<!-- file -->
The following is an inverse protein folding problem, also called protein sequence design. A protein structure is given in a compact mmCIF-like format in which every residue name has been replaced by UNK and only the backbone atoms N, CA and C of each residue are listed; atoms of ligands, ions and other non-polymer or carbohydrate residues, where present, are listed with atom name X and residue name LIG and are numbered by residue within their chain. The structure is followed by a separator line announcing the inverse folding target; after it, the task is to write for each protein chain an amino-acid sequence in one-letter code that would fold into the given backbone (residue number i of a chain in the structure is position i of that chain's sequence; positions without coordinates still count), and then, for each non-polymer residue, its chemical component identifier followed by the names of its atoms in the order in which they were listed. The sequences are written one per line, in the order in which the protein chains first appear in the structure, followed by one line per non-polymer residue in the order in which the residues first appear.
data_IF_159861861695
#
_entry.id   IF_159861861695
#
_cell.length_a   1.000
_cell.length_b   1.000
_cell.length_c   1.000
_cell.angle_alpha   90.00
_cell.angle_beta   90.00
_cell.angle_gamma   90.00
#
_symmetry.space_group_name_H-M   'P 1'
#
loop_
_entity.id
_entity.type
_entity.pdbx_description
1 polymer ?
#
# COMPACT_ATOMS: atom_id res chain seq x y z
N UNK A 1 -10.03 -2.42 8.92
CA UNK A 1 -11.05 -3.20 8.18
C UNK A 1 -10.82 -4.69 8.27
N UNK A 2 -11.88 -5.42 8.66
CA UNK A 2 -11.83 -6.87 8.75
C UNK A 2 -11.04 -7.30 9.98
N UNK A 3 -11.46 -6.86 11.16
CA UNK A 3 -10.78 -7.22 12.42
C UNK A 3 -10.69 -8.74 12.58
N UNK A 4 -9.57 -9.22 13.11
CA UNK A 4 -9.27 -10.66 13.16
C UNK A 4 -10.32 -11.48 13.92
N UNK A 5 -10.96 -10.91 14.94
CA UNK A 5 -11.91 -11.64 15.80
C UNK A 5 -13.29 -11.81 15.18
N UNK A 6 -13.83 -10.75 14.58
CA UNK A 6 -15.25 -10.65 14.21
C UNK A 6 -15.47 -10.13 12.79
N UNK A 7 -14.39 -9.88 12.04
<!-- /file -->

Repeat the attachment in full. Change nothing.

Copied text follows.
The following is an inverse protein folding problem, also called protein sequence design. A protein structure is given in a compact mmCIF-like format in which every residue name has been replaced by UNK and only the backbone atoms N, CA and C of each residue are listed; atoms of ligands, ions and other non-polymer or carbohydrate residues, where present, are listed with atom name X and residue name LIG and are numbered by residue within their chain. The structure is followed by a separator line announcing the inverse folding target; after it, the task is to write for each protein chain an amino-acid sequence in one-letter code that would fold into the given backbone (residue number i of a chain in the structure is position i of that chain's sequence; positions without coordinates still count), and then, for each non-polymer residue, its chemical component identifier followed by the names of its atoms in the order in which they were listed. The sequences are written one per line, in the order in which the protein chains first appear in the structure, followed by one line per non-polymer residue in the order in which the residues first appear.
data_IF_159861861695
#
_entry.id   IF_159861861695
#
_cell.length_a   1.000
_cell.length_b   1.000
_cell.length_c   1.000
_cell.angle_alpha   90.00
_cell.angle_beta   90.00
_cell.angle_gamma   90.00
#
_symmetry.space_group_name_H-M   'P 1'
#
loop_
_entity.id
_entity.type
_entity.pdbx_description
1 polymer ?
#
# COMPACT_ATOMS: atom_id res chain seq x y z
N UNK A 1 -10.03 -2.42 8.92
CA UNK A 1 -11.05 -3.20 8.18
C UNK A 1 -10.82 -4.69 8.27
N UNK A 2 -11.88 -5.42 8.66
CA UNK A 2 -11.83 -6.87 8.75
C UNK A 2 -11.04 -7.30 9.98
N UNK A 3 -11.46 -6.86 11.16
CA UNK A 3 -10.78 -7.22 12.42
C UNK A 3 -10.69 -8.74 12.58
N UNK A 4 -9.57 -9.22 13.11
CA UNK A 4 -9.27 -10.66 13.16
C UNK A 4 -10.32 -11.48 13.92
N UNK A 5 -10.96 -10.91 14.94
CA UNK A 5 -11.91 -11.64 15.80
C UNK A 5 -13.29 -11.81 15.18
N UNK A 6 -13.83 -10.75 14.58
CA UNK A 6 -15.25 -10.65 14.21
C UNK A 6 -15.47 -10.13 12.79
N UNK A 7 -14.39 -9.88 12.04